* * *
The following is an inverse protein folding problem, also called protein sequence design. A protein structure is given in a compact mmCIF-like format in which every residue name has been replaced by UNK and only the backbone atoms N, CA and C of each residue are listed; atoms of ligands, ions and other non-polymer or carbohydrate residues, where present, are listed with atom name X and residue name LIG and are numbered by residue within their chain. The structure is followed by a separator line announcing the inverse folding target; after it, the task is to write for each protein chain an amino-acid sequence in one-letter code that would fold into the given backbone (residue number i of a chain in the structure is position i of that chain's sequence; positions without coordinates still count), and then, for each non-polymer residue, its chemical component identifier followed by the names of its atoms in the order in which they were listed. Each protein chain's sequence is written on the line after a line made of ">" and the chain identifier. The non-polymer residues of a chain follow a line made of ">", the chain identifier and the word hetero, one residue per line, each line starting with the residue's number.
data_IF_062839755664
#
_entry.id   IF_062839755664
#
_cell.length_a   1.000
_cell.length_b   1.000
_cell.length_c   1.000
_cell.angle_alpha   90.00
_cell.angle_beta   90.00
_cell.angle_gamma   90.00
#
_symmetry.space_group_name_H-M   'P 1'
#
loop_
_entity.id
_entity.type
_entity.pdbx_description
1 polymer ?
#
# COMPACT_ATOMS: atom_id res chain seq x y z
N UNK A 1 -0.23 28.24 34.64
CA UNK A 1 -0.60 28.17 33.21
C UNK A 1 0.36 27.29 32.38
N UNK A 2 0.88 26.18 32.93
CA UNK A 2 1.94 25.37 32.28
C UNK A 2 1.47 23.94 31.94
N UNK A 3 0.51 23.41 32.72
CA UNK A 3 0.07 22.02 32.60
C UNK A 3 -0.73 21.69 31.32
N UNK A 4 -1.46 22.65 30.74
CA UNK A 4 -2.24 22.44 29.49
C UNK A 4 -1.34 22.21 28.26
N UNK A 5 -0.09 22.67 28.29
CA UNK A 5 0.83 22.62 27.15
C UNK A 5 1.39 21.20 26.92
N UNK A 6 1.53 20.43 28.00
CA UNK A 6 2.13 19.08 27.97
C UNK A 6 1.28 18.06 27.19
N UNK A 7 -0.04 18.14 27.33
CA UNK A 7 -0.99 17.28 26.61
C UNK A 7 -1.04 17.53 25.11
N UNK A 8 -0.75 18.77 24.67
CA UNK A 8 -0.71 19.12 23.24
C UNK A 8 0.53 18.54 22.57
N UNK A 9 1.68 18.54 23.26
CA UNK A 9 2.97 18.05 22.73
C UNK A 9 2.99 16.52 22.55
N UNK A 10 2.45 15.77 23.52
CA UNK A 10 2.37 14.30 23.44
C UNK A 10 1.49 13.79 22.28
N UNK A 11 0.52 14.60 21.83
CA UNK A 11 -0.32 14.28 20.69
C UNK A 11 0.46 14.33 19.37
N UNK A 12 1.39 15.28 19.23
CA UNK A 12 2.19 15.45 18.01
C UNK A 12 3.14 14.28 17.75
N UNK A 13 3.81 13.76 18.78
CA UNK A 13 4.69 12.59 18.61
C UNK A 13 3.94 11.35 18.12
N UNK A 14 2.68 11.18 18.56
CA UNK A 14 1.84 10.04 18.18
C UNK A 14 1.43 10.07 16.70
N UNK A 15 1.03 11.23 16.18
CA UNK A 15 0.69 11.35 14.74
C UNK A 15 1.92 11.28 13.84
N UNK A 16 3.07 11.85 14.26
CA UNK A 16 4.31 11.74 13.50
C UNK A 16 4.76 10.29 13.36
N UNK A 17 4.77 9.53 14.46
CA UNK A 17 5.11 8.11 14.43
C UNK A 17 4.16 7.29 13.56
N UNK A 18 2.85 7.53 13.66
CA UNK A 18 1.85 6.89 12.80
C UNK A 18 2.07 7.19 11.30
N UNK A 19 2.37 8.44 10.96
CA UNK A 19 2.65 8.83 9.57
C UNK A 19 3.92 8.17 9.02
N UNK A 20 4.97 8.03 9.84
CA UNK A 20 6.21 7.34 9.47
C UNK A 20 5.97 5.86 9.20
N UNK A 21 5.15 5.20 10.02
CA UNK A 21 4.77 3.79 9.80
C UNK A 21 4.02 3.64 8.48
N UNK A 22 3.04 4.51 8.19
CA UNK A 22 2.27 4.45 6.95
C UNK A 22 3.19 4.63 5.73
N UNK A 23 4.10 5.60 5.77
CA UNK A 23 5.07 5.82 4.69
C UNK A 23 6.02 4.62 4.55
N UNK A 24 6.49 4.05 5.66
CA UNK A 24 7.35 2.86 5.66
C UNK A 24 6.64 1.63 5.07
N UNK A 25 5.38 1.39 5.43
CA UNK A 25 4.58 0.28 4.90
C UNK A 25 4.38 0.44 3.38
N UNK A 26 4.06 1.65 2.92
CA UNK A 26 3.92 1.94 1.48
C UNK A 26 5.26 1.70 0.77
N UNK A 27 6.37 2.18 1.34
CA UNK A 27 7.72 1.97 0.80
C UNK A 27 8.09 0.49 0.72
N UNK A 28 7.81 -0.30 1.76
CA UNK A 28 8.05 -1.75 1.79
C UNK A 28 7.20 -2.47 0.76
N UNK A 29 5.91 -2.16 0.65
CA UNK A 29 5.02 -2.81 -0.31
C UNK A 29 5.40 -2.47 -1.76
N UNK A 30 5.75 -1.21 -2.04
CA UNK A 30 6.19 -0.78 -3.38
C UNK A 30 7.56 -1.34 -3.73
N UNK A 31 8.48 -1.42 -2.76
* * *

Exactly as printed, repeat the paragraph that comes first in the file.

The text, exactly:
The following is an inverse protein folding problem, also called protein sequence design. A protein structure is given in a compact mmCIF-like format in which every residue name has been replaced by UNK and only the backbone atoms N, CA and C of each residue are listed; atoms of ligands, ions and other non-polymer or carbohydrate residues, where present, are listed with atom name X and residue name LIG and are numbered by residue within their chain. The structure is followed by a separator line announcing the inverse folding target; after it, the task is to write for each protein chain an amino-acid sequence in one-letter code that would fold into the given backbone (residue number i of a chain in the structure is position i of that chain's sequence; positions without coordinates still count), and then, for each non-polymer residue, its chemical component identifier followed by the names of its atoms in the order in which they were listed. Each protein chain's sequence is written on the line after a line made of ">" and the chain identifier. The non-polymer residues of a chain follow a line made of ">", the chain identifier and the word hetero, one residue per line, each line starting with the residue's number.